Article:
To paraphrase a classic, a writer’s work is never done. That’s why this post, which should have appeared a month ago – closer the hundredth anniversary of the outbreak of the flu pandemic – is posted only now. But I was in the middle of doing final manuscript revisions for my second book (to be released in February 2019), so I have a good excuse.
In November 2018, I attended a talk at the Boston Public Library titled “Boston and the 1918 Flu Epidemic” by historian Lori Lyn Price as part of the library’s Family History Series. November is the month when the world commemorates the end of World War I, but the fall of 2018 also marks the centennial of another global watershed event. Most people have heard of the influenza outbreak that killed tens of millions of people worldwide, including up to 675,000 in the US, but how many know that it had started in the Boston area? I certainly did not.
There had been a limited flu outbreak in the spring of 1918 at Fort Riley, a military base in Kansas, but the epidemic did not get under way until the first cases started being reported in Boston in the late summer of that year.
Utilizing government records, media reports, and private letters and diaries, Price reconstructed the picture of an increasing virulence of the disease, the growing panic among the city’s population, and the state and local governments’ responses (often belated or inadequate) to the largest public health crisis they had ever encountered. Interestingly, the first reported cases of the flu were two sailors at a nearby naval station who fell ill on August 27.
By the end of the first week, 100 new cases per day were reported among the sailors, and by September 11 the first civilian cases appeared. Within a week, hospitals were overflowing prompting the governor to call for the recruitment of anyone with medical training to help assist with caring for the sick. Stunningly, despite calls for municipalities to close public venues and cancel events, no such decision was taken in the crucial first weeks of the disease’s spread. On September 25 Boston Public Schools finally closed and the next day public venues shuttered, but churches remained open. By mid-October, some 3,500 people had died from the flu and its complications before the epidemic was declared over on October 20, and schools reopened the next day.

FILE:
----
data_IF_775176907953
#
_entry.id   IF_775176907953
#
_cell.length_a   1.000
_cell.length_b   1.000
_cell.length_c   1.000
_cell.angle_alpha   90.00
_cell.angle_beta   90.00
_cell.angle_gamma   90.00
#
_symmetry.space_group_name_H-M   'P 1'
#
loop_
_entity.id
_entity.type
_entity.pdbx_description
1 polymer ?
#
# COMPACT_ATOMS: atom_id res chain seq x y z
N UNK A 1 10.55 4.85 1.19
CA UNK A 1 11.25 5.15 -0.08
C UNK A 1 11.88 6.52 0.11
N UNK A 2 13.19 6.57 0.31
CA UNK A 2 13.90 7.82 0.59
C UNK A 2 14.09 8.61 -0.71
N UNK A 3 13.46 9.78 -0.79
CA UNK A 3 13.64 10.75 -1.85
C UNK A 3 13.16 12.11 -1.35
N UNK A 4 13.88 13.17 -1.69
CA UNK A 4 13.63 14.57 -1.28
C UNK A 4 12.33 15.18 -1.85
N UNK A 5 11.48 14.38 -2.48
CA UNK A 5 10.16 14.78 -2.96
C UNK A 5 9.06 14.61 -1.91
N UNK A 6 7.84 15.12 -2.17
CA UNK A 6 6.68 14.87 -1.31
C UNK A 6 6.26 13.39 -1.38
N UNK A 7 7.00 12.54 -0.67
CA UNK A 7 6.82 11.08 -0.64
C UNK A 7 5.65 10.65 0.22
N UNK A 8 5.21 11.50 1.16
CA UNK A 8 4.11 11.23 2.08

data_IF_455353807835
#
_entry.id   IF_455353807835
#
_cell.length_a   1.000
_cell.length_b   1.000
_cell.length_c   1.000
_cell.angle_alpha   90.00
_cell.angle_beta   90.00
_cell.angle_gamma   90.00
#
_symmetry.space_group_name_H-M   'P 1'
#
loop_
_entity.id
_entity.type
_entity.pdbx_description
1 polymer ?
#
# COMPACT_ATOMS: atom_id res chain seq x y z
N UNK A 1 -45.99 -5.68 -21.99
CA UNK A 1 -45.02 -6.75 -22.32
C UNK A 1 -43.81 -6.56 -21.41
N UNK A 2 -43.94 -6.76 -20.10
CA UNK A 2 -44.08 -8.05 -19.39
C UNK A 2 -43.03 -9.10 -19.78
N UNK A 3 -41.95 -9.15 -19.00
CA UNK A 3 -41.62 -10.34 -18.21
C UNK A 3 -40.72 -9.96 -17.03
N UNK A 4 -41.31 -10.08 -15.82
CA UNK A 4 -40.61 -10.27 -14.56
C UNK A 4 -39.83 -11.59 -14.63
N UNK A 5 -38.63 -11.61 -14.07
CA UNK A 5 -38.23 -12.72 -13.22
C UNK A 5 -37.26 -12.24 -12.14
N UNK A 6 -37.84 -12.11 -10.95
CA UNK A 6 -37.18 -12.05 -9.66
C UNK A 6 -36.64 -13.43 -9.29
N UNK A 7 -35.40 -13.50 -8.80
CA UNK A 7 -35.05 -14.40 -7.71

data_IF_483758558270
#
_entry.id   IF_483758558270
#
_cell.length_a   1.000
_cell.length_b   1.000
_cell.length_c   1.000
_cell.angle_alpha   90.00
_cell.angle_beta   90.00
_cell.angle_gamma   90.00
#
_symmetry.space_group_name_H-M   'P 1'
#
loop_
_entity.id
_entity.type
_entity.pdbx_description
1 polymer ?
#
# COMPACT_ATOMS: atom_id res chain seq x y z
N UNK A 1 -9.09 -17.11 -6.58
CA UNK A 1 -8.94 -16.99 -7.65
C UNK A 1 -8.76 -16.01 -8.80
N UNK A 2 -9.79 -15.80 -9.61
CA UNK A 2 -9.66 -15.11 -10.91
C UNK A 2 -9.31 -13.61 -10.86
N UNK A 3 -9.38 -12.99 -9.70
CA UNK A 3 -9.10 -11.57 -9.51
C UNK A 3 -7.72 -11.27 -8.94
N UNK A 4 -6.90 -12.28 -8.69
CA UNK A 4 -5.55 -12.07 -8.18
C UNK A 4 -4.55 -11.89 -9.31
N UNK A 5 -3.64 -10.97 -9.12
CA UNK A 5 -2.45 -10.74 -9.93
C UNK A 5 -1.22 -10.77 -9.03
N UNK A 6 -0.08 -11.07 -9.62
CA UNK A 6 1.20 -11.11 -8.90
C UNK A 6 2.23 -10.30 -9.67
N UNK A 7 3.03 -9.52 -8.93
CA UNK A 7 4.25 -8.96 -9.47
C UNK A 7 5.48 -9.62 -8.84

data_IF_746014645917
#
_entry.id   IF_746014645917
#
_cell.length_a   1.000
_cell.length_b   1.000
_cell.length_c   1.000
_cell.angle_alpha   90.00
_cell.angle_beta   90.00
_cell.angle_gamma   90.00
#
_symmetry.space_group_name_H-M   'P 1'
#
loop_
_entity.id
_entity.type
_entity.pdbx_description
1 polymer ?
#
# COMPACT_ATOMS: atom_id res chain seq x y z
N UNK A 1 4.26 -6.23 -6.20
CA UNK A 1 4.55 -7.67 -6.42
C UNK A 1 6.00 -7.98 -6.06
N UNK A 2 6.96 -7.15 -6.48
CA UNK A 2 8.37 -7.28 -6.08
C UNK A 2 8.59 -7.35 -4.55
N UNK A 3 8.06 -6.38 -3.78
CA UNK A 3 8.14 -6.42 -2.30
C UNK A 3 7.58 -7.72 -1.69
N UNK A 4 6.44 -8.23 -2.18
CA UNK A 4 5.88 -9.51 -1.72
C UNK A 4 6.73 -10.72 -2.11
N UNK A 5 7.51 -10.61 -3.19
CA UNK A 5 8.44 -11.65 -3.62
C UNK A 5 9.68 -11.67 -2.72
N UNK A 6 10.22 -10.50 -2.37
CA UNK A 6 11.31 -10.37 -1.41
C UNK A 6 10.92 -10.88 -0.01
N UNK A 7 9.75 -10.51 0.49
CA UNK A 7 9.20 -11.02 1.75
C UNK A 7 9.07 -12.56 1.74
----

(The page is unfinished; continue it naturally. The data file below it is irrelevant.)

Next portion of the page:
But that was not the end of the crisis. Cases (though fewer) continued to be reported in the city into December and beyond, and other cities, including New York and Philadelphia, had to deal with outbreaks of their own. Contributing to the spread of the disease were not only inadequate public health measures, government’s inexperience in dealing with disease outbreaks, but also the end of World War I with the military parades and celebrations that brought large numbers of people out into the streets.
Of course, as with any disaster, there was no shortage of conspiracy theories. One suggested that the disease originated from a German u-boat as a form of what today we would call bio-terrorism. Another claimed that Beyer, a (German) pharmaceutical company, had spread it through its aspirin product. None of it was true, and the fact remains that it was an organic viral contagion, albeit with some unique characteristics.
These included a high mortality rate (2.5% or 25 times the usual mortality rate for the disease), high contagiousness, and the fact that younger and healthier people were very likely to die from it (normally, children and the elderly are the most at risk). In fact, half of all deaths were among those 20-40 years old. Symptoms were unusual as well, and included hemorrhage: coughing up blood and bleeding from ears and noses.
As today, there was no cure for the flu in 1918. Patients were advised to rest, take aspirin, spray their throats with an antiseptic, and avoid sneezers and coughers. But there was also a belief that sunshine and fresh air could help. According to Price, this may have contributed to a further spread of the disease by bringing people outside and in closer contact with others.
The 1918 flu also left survivors in worse shape that the disease does today. Many took months to recover and reported lingering muscle stiffness, weakness, malnutrition, insomnia, hearing and vision impairments, as well as mental health symptoms.
When all was said and done, between 50-100 million people had died and up to a third of the world’s population had been infected with the influenza virus, making it one of the deadliest natural disasters in all of history.
You can connect with Lori Lyn Price via BridgingThePast.com